Waste not, want not
Medina High School’s compact natural gas-powered Series 400 CHP produces 128 kWe and recovers 747,000 Btu of heat per hour, which is used to heat the facility’s aquatic center. By capturing normally wasted heat and producing electric power on site, the CHP unit is expected to offset more than one million kWh of purchased electricity with anticipated savings of nearly $83,000 in electrical costs. It should double the overall energy efficiency of the facility while significantly decreasing its emissions during its first year of operation alone. The system also came equipped with sound dampening panels to drop the system’s noise down to less than 75 dBA, a level at which you can have a conversation next to the unit while it’s in operation.
“We’ve essentially put an electrical power plant on site at Medina High School,” said Tom Drake,  gas and power system sales for MTU Onsite Energy distributor, W.W. Williams. “With the MTU Onsite Energy CHP, the school is able to reach nearly 90 percent efficiency—almost double what they were achieving before.”

Because schools don’t need heat year round,  municipalities do not often use CHPs. However,  the two swimming pools in Medina High School’s community recreational center make it a perfect application for the technology. The pools’ constant requirement for heat enables the CHP to use more than 700,000 BTUs of heat energy that would otherwise go to waste. Heat captured through the unit’s exhaust and jacket water system is used to preheat the aquatic center’s water before it goes into the boilers, providing additional energy efficiency and savings to the school.
“Environmental responsibility is important to us and to our students, and implementing this energy-saving solution reaffirms that commitment,” said Burkhart.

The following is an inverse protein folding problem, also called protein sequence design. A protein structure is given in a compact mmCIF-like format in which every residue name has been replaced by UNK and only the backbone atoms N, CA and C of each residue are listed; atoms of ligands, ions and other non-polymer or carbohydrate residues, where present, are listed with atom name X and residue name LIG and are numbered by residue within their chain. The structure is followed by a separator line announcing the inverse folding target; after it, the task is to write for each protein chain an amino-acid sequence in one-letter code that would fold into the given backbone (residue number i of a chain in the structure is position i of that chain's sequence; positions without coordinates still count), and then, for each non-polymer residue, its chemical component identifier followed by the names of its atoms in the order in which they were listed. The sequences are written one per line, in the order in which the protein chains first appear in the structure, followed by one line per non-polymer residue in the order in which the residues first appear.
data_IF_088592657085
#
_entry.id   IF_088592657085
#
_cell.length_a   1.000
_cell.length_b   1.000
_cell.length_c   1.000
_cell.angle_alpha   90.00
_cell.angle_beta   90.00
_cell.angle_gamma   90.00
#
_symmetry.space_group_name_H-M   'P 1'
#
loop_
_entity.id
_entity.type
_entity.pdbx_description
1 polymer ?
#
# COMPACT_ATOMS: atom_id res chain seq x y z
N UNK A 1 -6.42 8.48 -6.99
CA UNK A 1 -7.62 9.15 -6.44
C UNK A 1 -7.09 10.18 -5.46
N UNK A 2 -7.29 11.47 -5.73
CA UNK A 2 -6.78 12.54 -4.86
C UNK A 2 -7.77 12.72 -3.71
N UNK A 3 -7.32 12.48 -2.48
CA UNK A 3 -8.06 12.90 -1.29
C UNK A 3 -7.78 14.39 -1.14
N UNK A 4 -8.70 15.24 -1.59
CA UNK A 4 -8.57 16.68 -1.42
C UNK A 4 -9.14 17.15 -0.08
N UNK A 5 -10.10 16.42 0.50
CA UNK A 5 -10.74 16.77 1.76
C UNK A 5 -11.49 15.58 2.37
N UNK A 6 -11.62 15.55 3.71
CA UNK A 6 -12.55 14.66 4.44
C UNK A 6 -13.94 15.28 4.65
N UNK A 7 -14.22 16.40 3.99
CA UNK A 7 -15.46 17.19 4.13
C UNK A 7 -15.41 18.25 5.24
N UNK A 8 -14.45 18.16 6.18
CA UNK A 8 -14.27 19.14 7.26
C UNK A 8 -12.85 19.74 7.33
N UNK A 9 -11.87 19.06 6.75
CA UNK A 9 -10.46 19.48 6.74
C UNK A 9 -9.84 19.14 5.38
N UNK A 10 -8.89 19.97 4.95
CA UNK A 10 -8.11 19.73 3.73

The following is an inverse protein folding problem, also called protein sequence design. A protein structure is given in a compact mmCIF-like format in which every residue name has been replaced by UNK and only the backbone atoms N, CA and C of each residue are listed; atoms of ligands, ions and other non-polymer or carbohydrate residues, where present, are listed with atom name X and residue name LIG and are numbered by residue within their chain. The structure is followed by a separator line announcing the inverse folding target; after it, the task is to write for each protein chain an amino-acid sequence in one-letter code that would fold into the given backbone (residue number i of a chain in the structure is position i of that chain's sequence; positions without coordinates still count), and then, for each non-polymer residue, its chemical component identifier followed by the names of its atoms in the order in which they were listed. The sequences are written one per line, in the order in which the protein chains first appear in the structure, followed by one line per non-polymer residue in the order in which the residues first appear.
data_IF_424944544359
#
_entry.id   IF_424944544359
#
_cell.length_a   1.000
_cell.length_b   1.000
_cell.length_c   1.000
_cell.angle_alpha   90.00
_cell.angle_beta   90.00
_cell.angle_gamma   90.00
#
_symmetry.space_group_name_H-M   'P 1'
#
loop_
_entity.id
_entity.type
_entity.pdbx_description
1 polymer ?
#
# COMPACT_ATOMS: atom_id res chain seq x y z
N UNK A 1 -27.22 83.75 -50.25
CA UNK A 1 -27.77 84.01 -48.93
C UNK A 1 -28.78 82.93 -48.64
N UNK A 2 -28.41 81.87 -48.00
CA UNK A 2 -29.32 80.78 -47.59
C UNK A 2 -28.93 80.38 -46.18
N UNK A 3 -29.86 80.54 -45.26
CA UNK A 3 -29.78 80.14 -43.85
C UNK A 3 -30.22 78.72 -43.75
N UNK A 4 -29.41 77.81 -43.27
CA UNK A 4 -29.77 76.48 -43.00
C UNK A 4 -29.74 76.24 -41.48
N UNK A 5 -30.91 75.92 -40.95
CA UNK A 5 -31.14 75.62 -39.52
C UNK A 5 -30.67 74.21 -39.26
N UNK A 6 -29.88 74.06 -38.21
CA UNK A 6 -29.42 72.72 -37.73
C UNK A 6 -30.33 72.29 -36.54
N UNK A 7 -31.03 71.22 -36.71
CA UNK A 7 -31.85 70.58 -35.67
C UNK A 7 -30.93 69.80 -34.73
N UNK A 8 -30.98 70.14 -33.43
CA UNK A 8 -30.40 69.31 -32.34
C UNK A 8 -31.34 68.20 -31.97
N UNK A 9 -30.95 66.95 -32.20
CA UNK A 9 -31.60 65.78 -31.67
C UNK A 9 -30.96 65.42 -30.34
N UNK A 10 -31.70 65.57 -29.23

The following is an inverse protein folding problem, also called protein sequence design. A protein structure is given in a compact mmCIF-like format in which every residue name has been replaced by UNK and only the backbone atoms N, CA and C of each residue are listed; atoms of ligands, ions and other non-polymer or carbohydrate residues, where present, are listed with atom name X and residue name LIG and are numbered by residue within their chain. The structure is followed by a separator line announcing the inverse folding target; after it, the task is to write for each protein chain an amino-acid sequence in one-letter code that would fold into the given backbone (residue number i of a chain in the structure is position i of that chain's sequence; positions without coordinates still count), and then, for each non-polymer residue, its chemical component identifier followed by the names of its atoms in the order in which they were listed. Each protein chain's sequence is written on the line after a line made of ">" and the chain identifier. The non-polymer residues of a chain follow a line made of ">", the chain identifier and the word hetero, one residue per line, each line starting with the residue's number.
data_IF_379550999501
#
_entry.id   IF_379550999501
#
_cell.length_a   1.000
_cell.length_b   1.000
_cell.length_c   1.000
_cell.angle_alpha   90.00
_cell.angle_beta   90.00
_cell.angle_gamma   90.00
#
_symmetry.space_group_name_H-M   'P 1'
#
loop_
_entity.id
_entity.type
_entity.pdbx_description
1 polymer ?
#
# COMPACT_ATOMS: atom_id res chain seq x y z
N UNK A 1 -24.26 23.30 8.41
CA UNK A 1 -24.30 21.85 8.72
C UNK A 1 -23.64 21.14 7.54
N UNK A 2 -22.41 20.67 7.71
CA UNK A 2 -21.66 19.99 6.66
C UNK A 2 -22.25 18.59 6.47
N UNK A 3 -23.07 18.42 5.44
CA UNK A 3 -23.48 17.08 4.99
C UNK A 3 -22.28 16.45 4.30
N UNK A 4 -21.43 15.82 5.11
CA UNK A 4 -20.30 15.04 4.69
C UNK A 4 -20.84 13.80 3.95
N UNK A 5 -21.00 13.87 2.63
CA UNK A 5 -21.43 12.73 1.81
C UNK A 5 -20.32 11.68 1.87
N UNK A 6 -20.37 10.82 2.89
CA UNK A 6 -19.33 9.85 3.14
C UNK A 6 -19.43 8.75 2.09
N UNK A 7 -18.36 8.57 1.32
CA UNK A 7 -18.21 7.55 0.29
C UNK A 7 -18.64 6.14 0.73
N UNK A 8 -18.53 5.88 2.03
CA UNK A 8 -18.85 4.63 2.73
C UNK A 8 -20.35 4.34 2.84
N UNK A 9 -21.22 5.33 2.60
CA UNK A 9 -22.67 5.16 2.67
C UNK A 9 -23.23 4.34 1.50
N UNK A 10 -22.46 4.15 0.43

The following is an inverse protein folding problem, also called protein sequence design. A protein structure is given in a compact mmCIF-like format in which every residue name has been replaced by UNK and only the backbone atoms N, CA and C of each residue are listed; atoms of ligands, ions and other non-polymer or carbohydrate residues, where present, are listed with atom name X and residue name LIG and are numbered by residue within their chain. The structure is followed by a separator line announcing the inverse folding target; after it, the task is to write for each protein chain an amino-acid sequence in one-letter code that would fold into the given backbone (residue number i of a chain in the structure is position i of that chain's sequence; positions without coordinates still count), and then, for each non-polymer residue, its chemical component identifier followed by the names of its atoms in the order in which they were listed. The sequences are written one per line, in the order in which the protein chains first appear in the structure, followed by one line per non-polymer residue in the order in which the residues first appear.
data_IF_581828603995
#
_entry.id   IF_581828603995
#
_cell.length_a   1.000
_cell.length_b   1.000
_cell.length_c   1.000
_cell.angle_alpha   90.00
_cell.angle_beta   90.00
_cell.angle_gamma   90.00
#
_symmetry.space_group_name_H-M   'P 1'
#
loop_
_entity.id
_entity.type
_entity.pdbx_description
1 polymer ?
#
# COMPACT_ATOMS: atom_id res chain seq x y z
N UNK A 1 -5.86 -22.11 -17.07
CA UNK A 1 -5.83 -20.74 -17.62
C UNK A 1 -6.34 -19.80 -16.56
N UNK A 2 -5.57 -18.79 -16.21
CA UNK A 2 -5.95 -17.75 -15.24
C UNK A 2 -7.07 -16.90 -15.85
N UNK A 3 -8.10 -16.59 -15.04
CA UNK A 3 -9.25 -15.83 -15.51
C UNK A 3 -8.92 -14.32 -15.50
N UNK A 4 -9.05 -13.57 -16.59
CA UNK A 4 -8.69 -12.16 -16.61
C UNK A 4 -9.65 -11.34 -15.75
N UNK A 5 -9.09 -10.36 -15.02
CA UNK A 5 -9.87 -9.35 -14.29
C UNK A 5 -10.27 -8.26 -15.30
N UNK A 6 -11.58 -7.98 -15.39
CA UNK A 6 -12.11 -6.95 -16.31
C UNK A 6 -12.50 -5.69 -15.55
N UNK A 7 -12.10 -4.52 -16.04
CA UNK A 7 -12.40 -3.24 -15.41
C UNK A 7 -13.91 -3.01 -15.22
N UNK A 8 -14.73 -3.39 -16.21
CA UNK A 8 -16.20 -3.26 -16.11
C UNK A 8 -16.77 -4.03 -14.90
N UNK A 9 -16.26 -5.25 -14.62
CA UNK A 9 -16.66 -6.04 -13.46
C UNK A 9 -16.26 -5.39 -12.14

Compared to the use of separate heat and power systems, Medina’s CHP is beneficial for the environment. In the combustion process, at least half of the energy generated is normally wasted,  as it radiates away as heat. However, the CHP process allows Medina to utilize almost all of the energy potential of the natural gas. By consuming less fuel, greenhouse gas emissions, such as carbon dioxide, as well as pollutants like nitrogen oxide are all significantly reduced. In comparison with conventional power generation, MTU Onsite Energy CHP systems reduce carbon dioxide emissions up to 50 percent.

Measured performance
At a recent Medina City Schools Board of Education meeting,  John Burkhart and Brewer-Garrett reported on the first year performance of the CHP unit.  During the first 12-months of operation, the CHP generated 970,553 kWh and delivered 5,736 MMBtu of recovered heat to the HVAC and aquatic center heating loop.  As a result, utility bills have decreased more than estimated. The system is now projected to yield a payback term almost two years less than originally anticipated.

Facility staff has also adopted the cogeneration unit as a reliable energy source. For full optimization, the district has made changes to heating system controls to maximize the benefit of the cogeneration thermal output. During the shoulder months, the school relies only on the CHP unit for all heating needs. “The MTU Onsite Energy CHP is a sound investment, yielding both economic, operational and environmental benefits,” touted Burkhart.

Proven technology
MTU Onsite Energy CHP systems have been a proven technology for cost-efficient power generation for more than 35 years in Europe and Asia. MTU Onsite Energy CHP systems are available in the United States, Canada and Mexico through a network of authorized MTU Onsite Energy distributors. In addition to natural gas,  the compact Series 400 CHP system can also be fueled by biogas, landfill gas or sewage gas,  producing 128 to 358 kWe. MTU Onsite Energy also offers a larger Series 4000 model fueled by natural gas and biogas, producing 763 to 2,129 kWe. Both models are in use worldwide at over 2,700 installations.

The content of the stories reflects the status as of the respective date of publication. They are not updated. Further developments are therefore not taken into account.